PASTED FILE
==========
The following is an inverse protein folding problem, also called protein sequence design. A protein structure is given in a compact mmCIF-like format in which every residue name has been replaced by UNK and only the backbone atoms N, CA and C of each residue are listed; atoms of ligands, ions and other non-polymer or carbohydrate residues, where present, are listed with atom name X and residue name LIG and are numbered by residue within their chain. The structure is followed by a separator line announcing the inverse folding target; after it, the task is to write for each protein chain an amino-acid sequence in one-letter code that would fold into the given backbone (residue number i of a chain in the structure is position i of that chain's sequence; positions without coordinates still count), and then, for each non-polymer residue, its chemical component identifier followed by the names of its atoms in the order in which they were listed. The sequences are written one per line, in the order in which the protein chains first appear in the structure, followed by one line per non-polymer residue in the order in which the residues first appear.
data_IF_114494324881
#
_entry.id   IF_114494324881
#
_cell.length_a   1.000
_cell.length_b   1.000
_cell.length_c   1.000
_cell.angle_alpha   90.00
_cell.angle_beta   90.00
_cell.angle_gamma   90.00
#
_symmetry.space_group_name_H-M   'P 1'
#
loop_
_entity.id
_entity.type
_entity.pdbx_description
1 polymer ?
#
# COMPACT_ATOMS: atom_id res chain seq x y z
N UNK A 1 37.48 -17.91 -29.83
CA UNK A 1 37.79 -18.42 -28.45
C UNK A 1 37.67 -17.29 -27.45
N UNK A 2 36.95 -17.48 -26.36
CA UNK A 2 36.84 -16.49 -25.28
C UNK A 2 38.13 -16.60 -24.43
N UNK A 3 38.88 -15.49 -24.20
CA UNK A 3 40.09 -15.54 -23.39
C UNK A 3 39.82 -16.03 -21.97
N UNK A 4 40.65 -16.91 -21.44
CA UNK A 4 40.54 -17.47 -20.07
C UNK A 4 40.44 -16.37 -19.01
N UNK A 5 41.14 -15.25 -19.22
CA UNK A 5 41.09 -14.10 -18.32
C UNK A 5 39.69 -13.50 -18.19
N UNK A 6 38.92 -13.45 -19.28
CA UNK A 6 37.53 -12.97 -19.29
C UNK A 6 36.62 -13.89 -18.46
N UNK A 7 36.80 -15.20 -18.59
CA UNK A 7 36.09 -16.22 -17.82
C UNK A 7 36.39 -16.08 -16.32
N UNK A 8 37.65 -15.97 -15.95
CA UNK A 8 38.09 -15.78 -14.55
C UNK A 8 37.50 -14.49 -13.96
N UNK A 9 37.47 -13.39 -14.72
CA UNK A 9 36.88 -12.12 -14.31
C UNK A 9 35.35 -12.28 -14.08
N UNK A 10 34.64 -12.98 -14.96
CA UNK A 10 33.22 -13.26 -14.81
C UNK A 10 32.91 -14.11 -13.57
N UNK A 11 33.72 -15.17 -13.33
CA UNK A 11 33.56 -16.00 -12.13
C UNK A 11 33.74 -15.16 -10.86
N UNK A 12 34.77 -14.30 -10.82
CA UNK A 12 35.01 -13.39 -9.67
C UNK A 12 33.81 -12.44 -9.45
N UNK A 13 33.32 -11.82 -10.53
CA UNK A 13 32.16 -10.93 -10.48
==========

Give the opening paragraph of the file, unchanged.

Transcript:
The following is an inverse protein folding problem, also called protein sequence design. A protein structure is given in a compact mmCIF-like format in which every residue name has been replaced by UNK and only the backbone atoms N, CA and C of each residue are listed; atoms of ligands, ions and other non-polymer or carbohydrate residues, where present, are listed with atom name X and residue name LIG and are numbered by residue within their chain. The structure is followed by a separator line announcing the inverse folding target; after it, the task is to write for each protein chain an amino-acid sequence in one-letter code that would fold into the given backbone (residue number i of a chain in the structure is position i of that chain's sequence; positions without coordinates still count), and then, for each non-polymer residue, its chemical component identifier followed by the names of its atoms in the order in which they were listed. The sequences are written one per line, in the order in which the protein chains first appear in the structure, followed by one line per non-polymer residue in the order in which the residues first appear.